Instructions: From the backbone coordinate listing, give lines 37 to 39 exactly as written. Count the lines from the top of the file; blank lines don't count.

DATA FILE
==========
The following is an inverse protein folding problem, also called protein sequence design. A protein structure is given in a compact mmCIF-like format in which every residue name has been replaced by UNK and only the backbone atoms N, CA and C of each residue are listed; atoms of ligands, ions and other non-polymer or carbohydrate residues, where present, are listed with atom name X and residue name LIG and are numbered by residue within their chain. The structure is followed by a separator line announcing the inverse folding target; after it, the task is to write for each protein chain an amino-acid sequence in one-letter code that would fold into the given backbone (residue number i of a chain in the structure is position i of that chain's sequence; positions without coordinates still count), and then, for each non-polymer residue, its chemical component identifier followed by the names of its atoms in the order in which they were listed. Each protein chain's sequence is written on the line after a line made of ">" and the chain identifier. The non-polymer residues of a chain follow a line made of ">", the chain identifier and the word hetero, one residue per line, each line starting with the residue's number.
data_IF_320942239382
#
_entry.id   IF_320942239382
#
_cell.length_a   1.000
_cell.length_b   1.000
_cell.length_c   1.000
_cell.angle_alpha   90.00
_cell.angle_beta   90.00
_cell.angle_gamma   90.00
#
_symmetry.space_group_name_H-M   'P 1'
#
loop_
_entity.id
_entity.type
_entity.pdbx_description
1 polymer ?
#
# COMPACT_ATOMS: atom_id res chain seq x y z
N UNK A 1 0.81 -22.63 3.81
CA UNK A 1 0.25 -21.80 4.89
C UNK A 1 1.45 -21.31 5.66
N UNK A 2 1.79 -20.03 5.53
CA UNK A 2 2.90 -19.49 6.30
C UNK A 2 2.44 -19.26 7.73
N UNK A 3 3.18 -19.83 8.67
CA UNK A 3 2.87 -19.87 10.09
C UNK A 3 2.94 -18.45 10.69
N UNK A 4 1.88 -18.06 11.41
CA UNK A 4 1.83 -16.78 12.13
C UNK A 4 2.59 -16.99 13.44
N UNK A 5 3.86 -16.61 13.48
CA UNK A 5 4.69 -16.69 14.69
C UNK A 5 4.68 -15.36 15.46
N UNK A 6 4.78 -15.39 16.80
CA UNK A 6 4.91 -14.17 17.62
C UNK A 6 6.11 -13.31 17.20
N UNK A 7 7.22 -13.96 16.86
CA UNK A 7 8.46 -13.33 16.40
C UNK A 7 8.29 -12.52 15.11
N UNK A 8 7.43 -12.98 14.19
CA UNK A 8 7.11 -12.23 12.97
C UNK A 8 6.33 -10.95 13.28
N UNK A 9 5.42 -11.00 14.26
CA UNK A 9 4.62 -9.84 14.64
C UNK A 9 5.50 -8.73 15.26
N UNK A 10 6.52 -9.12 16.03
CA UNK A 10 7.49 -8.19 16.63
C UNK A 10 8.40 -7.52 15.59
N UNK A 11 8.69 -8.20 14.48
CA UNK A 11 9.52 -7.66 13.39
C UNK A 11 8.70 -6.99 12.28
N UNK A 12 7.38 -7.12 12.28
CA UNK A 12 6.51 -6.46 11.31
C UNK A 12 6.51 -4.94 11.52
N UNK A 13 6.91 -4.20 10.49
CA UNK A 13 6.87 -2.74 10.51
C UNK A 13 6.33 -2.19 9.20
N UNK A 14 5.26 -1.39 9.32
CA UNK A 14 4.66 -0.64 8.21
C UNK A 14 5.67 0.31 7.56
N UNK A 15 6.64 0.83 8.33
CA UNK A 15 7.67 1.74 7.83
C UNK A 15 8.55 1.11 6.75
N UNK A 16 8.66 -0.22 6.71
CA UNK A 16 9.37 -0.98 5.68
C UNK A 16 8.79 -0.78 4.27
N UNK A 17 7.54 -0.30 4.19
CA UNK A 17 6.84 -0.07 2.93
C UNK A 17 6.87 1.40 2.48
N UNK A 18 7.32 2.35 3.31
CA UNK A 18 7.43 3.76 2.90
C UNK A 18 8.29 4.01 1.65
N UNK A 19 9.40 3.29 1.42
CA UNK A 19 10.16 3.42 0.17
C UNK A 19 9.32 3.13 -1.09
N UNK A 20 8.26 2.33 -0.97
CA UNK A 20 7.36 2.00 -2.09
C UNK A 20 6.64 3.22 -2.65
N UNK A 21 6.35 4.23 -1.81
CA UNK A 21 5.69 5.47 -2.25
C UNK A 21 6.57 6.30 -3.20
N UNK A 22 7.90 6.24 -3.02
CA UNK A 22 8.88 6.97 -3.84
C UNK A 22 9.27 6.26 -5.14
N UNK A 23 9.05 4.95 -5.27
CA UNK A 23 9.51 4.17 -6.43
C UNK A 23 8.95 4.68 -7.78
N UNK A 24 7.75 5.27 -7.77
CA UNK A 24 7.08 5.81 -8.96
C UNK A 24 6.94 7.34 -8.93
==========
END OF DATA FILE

N UNK A 6 4.78 -15.39 16.80
CA UNK A 6 4.91 -14.17 17.62
C UNK A 6 6.11 -13.31 17.20